AROUND this time last year, Grace Mugabe stood in front of the nation and asked: “What would I possibly want from (then vice-president Emmerson) Mnangagwa?”
It is a question that has puzzled the entire nation for a year. In various hotels, seminars were held. In our universities, Dr Grace’s fellow PhD holders wrote lengthy academic papers on the vexing question. Prophets held all-night prayers and took offerings, “seeking God’s face” on the spiritual aspect of such a national question.
Finally, last week, the nation was answered. What Grace wanted from Mnangagwa all along was not complicated at all.
It was not political power. It was not the vice-presidency of Zanu PF. It was something as simple as a ride in a private jet, preferably on a gleaming new Gulfstream 650 from Qatar.
“VaMnangagwa, you comforted me,” Grace said at her mom’s funeral. “If it had to take my mother’s death for us to go back to our old friendship, so be it.”
There was widespread relief across the nation at the news. The national question of what Grace wanted from Mnangagwa had finally been answered.
Surely, this is cause for celebration. One can totally understand why the Mugabes have been sulking for a year. We all know President Mnangagwa is slow to act, but even for him, it is disappointing that all along he didn’t simply ask Grace what she wanted from him.
It was not long ago that the Mugabes summoned the press to their mansion to complain about what a bad man Mnangagwa was. Because he was denying them their basic rights, like a new mansion or two, Mugabe promised to vote for Nelson Chamisa. Now he recognises Mnangagwa’s victory and wants all of us to stand behind our new leader.
Clearly, there is no beef that a ride on a private jet cannot fix. Especially a jet with an in-flight entertainment centre, where one can catch up on one’s favourite Telemundo drama without noise from the engines, seeing as the plane has the latest cabin noise suppression technology. And the massage seats come in very helpful, seeing as one’s back has been a little sore lately, causing one to fly off to Singapore for a back rub or two.
Meanwhile, news that Grace was not yet rich was a shock to the entire nation. Grace revealed to the country that the Gulfstream 650 was “my dream aircraft”. She then further revealed what has left the entire country stunned: “If I ever become rich, I will buy one just like it.”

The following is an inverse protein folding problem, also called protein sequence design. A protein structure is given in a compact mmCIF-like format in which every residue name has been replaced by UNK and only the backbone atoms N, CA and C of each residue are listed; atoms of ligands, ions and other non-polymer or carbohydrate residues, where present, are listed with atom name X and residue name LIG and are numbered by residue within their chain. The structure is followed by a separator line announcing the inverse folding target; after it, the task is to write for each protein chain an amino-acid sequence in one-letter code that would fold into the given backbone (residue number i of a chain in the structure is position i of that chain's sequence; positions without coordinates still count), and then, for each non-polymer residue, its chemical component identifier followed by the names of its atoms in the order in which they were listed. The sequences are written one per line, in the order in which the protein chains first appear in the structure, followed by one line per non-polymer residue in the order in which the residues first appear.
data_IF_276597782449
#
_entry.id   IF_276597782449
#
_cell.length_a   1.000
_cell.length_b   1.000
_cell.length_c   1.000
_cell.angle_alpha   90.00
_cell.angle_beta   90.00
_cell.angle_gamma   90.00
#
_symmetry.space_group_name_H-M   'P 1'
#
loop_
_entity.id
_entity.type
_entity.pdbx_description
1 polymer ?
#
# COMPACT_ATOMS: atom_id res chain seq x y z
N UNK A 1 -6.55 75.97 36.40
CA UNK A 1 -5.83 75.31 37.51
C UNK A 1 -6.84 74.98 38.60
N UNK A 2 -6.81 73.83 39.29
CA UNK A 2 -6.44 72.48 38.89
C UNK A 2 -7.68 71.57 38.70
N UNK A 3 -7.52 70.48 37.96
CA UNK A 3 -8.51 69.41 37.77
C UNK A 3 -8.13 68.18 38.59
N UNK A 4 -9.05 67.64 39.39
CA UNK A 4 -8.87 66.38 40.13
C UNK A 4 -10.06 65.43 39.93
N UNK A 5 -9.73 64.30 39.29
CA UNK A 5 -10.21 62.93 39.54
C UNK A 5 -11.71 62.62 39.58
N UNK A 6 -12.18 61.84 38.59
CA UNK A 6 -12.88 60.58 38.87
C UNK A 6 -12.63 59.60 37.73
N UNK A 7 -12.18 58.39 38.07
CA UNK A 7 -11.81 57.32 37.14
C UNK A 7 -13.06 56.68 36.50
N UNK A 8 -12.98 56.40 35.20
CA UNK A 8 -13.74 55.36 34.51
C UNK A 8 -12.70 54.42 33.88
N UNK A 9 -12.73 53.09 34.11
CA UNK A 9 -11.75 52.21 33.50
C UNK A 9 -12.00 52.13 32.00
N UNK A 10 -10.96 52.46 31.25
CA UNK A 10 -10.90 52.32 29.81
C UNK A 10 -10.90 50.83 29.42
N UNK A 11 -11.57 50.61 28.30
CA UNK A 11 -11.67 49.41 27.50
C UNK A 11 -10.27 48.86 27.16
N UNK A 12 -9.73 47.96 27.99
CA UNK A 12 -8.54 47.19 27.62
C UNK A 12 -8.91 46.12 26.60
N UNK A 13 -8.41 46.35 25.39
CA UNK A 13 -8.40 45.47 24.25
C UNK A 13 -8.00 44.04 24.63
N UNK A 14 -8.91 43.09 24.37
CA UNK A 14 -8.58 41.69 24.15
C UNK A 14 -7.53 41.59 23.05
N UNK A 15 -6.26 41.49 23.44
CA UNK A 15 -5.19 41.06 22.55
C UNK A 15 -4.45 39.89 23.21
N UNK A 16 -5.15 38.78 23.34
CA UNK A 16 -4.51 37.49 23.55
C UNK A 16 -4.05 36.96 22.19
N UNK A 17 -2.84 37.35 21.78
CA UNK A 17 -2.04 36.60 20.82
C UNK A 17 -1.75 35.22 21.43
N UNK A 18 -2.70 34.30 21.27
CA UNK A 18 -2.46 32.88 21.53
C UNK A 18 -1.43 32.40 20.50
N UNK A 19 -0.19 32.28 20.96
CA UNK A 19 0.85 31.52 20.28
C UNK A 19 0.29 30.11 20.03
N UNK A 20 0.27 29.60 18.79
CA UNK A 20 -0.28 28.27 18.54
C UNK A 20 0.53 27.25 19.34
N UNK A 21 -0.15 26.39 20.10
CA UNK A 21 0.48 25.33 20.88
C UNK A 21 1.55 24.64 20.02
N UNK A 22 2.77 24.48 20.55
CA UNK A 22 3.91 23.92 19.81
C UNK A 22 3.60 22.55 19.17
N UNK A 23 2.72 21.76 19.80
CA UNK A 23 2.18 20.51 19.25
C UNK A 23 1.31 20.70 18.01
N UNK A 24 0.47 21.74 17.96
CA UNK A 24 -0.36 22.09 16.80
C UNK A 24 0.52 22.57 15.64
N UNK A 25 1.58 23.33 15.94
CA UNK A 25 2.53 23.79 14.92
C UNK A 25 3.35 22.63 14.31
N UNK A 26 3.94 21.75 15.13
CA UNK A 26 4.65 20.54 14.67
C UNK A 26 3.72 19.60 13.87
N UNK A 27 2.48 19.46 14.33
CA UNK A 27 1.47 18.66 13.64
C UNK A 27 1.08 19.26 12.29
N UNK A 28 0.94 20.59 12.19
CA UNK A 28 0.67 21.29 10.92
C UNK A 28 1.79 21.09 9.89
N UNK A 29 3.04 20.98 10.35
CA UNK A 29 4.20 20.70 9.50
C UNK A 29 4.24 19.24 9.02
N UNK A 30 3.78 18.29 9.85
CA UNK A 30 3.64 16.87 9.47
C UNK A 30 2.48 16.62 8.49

Across the country, people are shocked to learn that the Mugabes were not already rich. When one buys a diamond ring costing over a million US dollars, reportedly owns a dozen farms, runs an award-winning dairy business, holds real estate in the best addresses from Dubai to South Africa, goes on shopping sprees in the best malls of the Gulf, and lives on a 10-hectare estate inside a large mansion, albeit one with a leaky roof, people obviously assume one is already rich.
Clearly not. Wrong. People need to raise their standards in this country. What’s a mansion and a handful of farms and one or two shopping trips? That’s just plain poverty. One only gets rich when they actually own a private jet.
And still on standards, Muckraker hopes that Zimbabweans were listening as the former president delivered a powerful presentation on what a functional health system looks like.
Most Zimbabweans have no idea what a good health care system is, seeing as they have never experienced it in their lives. So it is always important to listen when those among us who have enjoyed the services of hospitals in other countries speak.
According to Mugabe, the reason he picked Singapore as his preferred provider of basic health care is that hospitals there actually work. They have amazing and unusual things in their hospitals: things like doctors, drugs and equipment.
“They have specialists there for every ailment,” Mugabe told his audience, who must have gasped with wonder at such information.
Unlike here, Mugabe went on, the hospitals in Singapore are also well-equipped.